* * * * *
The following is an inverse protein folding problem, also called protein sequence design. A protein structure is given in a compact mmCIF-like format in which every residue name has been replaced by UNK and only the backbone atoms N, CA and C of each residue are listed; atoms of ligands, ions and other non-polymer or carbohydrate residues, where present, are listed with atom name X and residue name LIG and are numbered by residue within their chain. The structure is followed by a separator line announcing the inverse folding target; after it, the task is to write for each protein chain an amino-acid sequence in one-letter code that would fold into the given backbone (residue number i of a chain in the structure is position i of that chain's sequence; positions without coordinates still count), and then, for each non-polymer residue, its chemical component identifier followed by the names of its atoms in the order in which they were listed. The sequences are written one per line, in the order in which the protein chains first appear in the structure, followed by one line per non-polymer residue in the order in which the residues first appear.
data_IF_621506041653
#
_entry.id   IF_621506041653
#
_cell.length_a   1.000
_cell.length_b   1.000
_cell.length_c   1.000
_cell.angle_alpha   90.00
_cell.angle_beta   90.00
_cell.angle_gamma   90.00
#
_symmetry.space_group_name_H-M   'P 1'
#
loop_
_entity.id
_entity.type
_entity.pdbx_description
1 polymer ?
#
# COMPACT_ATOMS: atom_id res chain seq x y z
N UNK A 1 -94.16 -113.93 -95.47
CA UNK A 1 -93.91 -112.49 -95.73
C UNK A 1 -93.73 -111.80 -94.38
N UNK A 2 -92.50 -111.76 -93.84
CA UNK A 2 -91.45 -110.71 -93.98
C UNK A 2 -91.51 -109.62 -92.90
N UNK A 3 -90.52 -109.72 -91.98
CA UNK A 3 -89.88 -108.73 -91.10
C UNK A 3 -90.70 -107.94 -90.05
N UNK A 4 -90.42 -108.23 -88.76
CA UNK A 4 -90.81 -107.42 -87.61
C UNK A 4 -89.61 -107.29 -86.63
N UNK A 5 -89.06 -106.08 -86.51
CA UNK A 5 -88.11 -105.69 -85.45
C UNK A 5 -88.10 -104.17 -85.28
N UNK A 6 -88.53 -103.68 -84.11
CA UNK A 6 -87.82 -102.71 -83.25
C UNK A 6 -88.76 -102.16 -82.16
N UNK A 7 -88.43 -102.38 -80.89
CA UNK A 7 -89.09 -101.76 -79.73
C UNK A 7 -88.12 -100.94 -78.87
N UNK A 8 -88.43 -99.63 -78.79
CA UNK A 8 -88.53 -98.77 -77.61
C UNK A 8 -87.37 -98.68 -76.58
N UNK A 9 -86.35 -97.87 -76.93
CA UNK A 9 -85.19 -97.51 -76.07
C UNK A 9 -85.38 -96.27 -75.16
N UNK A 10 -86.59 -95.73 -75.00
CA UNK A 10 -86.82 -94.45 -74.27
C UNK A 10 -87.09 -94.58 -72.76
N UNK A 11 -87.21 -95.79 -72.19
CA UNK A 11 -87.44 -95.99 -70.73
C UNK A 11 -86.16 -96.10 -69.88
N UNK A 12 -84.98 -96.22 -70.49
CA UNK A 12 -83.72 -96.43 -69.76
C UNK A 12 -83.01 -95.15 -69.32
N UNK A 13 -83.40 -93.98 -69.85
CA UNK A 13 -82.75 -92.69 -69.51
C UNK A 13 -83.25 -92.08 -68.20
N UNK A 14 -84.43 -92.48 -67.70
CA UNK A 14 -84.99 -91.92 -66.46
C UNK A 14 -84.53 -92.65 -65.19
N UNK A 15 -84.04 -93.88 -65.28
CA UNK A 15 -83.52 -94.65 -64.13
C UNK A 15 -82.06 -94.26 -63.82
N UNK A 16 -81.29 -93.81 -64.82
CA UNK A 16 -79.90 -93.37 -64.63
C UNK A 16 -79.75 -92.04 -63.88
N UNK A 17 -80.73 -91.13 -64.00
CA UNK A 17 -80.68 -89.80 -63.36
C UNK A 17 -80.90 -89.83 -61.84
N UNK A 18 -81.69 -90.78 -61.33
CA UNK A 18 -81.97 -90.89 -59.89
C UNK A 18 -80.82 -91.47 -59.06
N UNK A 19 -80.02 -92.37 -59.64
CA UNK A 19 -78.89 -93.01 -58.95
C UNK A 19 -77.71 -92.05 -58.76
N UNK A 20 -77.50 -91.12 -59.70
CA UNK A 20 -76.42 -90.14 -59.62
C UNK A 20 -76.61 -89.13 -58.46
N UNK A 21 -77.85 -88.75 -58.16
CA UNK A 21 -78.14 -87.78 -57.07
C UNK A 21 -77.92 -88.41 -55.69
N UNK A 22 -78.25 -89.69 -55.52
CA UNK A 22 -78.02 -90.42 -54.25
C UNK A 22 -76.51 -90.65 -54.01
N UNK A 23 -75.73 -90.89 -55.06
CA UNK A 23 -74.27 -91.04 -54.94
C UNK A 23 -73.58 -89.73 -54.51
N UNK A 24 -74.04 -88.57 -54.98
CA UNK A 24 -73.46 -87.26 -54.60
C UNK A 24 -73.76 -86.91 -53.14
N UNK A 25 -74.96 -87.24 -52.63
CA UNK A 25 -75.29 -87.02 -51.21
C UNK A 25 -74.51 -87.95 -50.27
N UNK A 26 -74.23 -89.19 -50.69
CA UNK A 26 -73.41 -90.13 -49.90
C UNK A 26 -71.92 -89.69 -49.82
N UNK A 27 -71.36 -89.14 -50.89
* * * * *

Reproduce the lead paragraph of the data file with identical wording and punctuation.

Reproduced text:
The following is an inverse protein folding problem, also called protein sequence design. A protein structure is given in a compact mmCIF-like format in which every residue name has been replaced by UNK and only the backbone atoms N, CA and C of each residue are listed; atoms of ligands, ions and other non-polymer or carbohydrate residues, where present, are listed with atom name X and residue name LIG and are numbered by residue within their chain. The structure is followed by a separator line announcing the inverse folding target; after it, the task is to write for each protein chain an amino-acid sequence in one-letter code that would fold into the given backbone (residue number i of a chain in the structure is position i of that chain's sequence; positions without coordinates still count), and then, for each non-polymer residue, its chemical component identifier followed by the names of its atoms in the order in which they were listed. The sequences are written one per line, in the order in which the protein chains first appear in the structure, followed by one line per non-polymer residue in the order in which the residues first appear.